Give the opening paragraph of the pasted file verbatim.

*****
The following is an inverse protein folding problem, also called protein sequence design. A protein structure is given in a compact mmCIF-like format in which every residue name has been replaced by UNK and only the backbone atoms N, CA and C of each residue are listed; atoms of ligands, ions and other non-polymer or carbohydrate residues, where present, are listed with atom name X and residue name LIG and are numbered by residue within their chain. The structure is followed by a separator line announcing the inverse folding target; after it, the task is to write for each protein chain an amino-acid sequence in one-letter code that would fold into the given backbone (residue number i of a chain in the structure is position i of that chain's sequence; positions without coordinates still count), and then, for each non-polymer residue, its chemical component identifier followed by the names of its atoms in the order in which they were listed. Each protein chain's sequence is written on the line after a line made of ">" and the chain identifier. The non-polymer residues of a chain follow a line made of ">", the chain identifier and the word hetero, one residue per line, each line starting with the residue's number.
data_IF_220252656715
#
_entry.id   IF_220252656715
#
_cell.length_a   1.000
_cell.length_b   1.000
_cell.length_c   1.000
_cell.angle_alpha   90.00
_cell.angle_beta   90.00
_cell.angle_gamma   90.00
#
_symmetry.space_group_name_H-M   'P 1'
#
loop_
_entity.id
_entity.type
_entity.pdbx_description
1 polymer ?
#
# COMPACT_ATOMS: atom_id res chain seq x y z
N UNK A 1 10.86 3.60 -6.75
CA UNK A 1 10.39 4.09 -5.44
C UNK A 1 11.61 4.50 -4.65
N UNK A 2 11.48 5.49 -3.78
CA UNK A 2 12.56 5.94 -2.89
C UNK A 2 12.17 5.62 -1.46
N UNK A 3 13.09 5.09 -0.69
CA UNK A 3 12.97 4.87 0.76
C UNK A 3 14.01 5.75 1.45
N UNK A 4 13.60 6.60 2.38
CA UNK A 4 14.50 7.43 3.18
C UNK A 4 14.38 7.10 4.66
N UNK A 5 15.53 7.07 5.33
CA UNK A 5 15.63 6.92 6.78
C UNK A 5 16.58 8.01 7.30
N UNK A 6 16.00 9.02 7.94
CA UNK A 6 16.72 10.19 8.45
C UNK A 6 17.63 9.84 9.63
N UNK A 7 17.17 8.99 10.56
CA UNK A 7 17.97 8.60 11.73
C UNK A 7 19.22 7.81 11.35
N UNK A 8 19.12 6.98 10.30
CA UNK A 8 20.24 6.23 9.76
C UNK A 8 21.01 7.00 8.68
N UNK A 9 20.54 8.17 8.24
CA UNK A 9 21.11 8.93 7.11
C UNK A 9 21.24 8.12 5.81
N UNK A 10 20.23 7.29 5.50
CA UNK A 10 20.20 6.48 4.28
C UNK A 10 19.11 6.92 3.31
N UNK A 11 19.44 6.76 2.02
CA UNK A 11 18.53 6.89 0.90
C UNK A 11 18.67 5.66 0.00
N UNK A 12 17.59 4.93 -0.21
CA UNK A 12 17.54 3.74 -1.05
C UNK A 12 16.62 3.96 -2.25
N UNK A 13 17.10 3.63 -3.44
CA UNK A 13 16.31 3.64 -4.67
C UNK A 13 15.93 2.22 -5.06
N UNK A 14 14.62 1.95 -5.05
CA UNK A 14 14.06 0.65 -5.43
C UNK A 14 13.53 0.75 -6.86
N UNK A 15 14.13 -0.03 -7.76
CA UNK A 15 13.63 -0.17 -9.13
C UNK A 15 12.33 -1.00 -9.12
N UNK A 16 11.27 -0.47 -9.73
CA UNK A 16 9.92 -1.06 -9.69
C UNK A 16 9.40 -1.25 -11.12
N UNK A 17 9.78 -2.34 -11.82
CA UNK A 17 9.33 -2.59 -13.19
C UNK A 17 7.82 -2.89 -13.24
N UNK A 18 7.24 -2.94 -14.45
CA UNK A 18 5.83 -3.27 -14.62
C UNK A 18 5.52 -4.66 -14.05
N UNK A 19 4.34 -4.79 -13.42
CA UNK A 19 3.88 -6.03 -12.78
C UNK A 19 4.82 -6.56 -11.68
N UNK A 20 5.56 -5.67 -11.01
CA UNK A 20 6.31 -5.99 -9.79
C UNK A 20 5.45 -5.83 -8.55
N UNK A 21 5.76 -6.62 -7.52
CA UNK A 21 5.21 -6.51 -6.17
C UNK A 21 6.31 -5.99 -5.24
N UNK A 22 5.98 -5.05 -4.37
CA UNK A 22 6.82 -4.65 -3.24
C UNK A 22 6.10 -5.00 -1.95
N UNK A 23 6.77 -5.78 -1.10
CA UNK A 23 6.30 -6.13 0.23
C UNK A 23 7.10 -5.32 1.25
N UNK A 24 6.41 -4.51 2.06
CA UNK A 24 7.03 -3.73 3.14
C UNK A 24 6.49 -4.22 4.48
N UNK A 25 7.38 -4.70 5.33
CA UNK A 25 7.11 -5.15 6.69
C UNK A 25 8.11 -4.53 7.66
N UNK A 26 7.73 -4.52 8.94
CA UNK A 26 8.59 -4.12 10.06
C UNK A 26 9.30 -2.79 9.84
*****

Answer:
The following is an inverse protein folding problem, also called protein sequence design. A protein structure is given in a compact mmCIF-like format in which every residue name has been replaced by UNK and only the backbone atoms N, CA and C of each residue are listed; atoms of ligands, ions and other non-polymer or carbohydrate residues, where present, are listed with atom name X and residue name LIG and are numbered by residue within their chain. The structure is followed by a separator line announcing the inverse folding target; after it, the task is to write for each protein chain an amino-acid sequence in one-letter code that would fold into the given backbone (residue number i of a chain in the structure is position i of that chain's sequence; positions without coordinates still count), and then, for each non-polymer residue, its chemical component identifier followed by the names of its atoms in the order in which they were listed. Each protein chain's sequence is written on the line after a line made of ">" and the chain identifier. The non-polymer residues of a chain follow a line made of ">", the chain identifier and the word hetero, one residue per line, each line starting with the residue's number.